Juliet Montgomery, sister of the main character from “Deal,” has just started her new job at the local psychological services practice when she lets her past interfere with her work: A couple questions her qualifications, citing her three broken engagements (two and a half, she maintains) and she is temporarily benched from relationship counseling.
While waiting to pay a parking fine, Juliet drifts into the mayor’s office, where he’s holding his twice-weekly forum, essentially a gripe session for townspeople. The idea is that Mayor Jack will mediate, but this is a skill he does not possess. Juliet defuses the situation but there are more disputes he can’t handle, and he offers her the made-up-on-the-spot position of town counselor.
Jack, hunky but grouchy, has a covert motive for serving as mayor: His grandmother owns 200 acres of prime land that will be sold at auction, and he needs to find a way to keep a developer from buying it and turning it into shopping malls.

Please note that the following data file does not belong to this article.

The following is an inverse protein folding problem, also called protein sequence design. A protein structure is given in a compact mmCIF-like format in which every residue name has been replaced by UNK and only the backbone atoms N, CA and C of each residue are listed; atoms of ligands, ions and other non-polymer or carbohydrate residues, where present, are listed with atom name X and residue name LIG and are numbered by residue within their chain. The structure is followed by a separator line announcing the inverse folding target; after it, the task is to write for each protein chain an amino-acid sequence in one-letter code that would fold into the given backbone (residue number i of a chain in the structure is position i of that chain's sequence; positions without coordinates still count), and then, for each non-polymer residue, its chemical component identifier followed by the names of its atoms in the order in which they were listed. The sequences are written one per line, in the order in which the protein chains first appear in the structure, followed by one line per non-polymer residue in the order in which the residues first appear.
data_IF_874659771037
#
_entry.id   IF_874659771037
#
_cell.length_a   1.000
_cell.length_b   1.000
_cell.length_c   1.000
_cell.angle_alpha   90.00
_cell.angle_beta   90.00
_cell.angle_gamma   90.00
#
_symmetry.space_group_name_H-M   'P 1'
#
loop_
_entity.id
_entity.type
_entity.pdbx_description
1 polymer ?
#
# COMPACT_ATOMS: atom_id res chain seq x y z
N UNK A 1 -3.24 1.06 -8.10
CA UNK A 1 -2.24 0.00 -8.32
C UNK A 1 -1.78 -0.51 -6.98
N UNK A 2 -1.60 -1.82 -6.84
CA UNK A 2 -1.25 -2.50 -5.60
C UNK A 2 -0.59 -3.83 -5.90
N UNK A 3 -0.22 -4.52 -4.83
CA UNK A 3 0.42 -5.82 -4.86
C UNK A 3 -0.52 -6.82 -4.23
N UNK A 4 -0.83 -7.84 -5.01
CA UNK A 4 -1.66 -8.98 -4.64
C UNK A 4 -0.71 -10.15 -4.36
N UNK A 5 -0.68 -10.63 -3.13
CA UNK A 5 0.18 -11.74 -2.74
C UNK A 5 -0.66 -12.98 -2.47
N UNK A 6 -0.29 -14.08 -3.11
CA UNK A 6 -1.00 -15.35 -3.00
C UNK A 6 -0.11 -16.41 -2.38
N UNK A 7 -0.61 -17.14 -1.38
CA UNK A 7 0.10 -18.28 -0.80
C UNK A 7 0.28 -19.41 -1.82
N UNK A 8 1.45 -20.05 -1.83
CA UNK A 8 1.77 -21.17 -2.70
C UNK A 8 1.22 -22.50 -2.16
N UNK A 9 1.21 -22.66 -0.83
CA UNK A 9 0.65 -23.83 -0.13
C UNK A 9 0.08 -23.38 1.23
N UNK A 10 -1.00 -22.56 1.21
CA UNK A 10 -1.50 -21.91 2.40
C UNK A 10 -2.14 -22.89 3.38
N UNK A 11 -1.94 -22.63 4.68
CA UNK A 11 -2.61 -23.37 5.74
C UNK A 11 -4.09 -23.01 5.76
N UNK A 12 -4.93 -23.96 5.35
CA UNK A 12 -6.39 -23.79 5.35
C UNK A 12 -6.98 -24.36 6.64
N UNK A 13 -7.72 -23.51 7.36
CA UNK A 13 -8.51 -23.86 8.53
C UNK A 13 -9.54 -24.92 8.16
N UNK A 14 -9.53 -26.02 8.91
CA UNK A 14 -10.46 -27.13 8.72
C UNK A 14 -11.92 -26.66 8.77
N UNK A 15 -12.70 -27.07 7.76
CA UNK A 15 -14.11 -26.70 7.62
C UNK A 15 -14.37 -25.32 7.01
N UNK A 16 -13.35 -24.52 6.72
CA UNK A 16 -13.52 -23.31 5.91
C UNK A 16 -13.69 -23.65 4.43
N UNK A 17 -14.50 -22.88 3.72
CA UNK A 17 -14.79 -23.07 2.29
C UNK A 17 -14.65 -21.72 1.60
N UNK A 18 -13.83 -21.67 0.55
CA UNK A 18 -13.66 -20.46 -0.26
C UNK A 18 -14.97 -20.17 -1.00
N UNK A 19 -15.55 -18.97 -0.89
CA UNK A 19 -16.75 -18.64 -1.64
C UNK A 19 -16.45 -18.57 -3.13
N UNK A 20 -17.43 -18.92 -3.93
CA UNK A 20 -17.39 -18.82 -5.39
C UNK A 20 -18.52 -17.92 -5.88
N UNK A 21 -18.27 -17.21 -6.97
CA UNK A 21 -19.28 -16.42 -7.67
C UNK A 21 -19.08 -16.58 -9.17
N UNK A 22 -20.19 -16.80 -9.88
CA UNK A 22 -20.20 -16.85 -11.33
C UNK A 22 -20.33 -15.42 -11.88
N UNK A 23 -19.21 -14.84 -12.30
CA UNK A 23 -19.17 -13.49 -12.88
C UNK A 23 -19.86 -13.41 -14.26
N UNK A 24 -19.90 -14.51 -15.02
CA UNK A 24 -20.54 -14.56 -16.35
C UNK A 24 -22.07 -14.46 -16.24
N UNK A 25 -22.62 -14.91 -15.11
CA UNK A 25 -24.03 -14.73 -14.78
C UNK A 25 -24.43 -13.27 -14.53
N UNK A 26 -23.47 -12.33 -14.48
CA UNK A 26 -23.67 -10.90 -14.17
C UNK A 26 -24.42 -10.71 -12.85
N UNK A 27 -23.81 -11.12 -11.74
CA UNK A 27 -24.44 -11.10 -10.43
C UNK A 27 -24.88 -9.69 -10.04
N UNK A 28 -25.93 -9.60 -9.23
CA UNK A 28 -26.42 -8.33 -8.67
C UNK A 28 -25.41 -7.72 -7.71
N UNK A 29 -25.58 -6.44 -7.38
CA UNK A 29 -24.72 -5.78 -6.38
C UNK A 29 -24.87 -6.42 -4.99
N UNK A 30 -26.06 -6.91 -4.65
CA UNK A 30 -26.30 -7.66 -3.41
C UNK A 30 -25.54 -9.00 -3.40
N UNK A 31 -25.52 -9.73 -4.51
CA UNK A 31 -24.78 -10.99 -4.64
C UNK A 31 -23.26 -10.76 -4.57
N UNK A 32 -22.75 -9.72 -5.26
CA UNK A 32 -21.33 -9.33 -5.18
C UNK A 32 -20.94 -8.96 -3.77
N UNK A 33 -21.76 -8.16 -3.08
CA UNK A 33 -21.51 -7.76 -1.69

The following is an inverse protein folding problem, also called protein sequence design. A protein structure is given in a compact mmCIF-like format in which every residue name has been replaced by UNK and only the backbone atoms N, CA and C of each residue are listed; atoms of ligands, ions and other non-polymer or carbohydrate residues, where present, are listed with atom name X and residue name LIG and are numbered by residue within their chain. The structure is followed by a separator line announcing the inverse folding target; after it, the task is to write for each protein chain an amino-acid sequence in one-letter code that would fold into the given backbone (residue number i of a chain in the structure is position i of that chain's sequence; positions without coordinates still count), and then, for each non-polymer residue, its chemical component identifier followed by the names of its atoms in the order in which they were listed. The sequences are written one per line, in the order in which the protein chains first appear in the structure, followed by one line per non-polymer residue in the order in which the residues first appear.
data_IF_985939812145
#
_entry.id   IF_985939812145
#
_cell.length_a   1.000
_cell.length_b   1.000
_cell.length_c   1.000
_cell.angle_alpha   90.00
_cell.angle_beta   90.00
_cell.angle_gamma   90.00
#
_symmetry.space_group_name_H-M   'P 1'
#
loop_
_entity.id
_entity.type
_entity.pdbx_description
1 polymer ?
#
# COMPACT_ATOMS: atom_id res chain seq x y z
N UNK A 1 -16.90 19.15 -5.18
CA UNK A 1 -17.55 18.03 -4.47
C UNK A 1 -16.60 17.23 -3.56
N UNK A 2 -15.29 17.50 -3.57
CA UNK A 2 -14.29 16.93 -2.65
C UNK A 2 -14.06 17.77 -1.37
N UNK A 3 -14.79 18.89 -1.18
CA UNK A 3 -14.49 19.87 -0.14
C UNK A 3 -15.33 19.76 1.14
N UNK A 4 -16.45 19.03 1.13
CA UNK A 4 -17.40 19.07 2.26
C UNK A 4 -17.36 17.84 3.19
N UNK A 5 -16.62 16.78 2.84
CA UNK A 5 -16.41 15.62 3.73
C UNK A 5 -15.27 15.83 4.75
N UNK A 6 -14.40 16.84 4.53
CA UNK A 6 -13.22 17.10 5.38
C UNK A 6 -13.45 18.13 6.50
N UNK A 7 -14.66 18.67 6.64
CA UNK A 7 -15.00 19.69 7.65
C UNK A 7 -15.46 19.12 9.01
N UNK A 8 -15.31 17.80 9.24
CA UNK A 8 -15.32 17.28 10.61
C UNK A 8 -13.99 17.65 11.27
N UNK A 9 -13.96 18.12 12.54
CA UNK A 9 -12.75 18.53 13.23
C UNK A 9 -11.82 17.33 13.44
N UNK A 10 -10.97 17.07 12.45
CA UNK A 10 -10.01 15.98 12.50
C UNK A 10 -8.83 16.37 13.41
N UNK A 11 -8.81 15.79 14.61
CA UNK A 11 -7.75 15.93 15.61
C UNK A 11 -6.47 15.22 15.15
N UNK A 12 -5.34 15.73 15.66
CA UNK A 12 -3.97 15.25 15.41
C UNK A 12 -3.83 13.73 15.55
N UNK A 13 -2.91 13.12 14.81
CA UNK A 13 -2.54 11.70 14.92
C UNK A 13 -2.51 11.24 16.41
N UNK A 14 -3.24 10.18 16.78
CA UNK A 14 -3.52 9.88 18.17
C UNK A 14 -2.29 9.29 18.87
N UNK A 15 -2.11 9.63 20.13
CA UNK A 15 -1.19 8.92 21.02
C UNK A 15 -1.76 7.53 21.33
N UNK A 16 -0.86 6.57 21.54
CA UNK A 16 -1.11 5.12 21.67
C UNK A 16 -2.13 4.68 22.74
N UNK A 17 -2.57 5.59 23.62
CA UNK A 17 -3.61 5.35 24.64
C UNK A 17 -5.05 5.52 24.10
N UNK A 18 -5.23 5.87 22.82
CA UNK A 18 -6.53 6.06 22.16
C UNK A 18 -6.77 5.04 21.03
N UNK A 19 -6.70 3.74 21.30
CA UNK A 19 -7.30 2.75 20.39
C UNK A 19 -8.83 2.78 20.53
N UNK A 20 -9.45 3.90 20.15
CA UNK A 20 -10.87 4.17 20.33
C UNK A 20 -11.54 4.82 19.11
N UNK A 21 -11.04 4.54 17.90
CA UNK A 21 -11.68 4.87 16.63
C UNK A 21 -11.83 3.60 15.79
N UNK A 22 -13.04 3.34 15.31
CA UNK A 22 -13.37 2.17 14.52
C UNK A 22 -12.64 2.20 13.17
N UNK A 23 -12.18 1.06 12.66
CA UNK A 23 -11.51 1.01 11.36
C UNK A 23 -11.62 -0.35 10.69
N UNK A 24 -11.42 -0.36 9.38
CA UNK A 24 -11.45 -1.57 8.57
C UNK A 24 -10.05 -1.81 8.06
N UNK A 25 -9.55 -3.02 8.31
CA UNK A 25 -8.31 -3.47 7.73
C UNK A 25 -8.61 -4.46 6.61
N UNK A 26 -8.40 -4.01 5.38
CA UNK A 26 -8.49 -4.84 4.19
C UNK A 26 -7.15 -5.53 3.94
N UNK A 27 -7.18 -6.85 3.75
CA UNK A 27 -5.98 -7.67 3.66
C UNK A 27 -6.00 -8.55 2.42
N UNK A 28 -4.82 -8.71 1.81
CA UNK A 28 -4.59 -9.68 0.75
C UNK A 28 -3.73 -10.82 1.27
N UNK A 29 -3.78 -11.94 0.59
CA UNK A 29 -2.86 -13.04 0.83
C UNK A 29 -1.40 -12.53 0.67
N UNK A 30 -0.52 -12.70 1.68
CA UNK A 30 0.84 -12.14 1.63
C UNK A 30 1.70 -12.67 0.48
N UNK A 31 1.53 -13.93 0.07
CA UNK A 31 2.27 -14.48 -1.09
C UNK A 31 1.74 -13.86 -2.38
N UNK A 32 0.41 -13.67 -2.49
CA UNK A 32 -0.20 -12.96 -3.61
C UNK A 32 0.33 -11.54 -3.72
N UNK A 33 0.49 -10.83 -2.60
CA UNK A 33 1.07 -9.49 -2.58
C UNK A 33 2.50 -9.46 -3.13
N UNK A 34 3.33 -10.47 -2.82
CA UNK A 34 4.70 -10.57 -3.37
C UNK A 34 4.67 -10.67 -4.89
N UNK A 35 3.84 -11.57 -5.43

Juliet and Jack argue, get drenched several times, kiss a lot and argue some more. There’s a big confrontation that affirms the value of counseling, and the whole town benefits.
“The Sweetheart Fix” (352 pages, softcover) costs $8.99 from Entangled. Miranda Liasson is the author of several other series; “This Thing Called Love” from the Mirror Lake series won the Romance Writers of America’s 2013 Golden Heart Award, which recognizes writers of unpublished manuscripts.
Incapacitating panic attacks and an intense summer romance are the essential themes of “At Home with the Weeds: A Memoir” by Stow resident Baleigh Bognar.
Her story begins in the parking lot of a Wilmington hospital, where she has been pacing for three hours, needing help but not being able to afford another visit, her third in a week. This attack is so severe that she is admitted to the behavioral health ward, where she stays until her mother arrives from Ohio to take her home to Kent.
Bognar follows up with an earnest but ineffective counselor. With the encouragement of her best friend, she signs up on a dating app, meets a man she calls Tanner and agrees to meet him. She is instantly smitten.
In the coming months, Tanner proves to be an admirable boyfriend, helping Bognar with her panic disorder and spending hours with her as they talk and walk by the Cuyahoga River.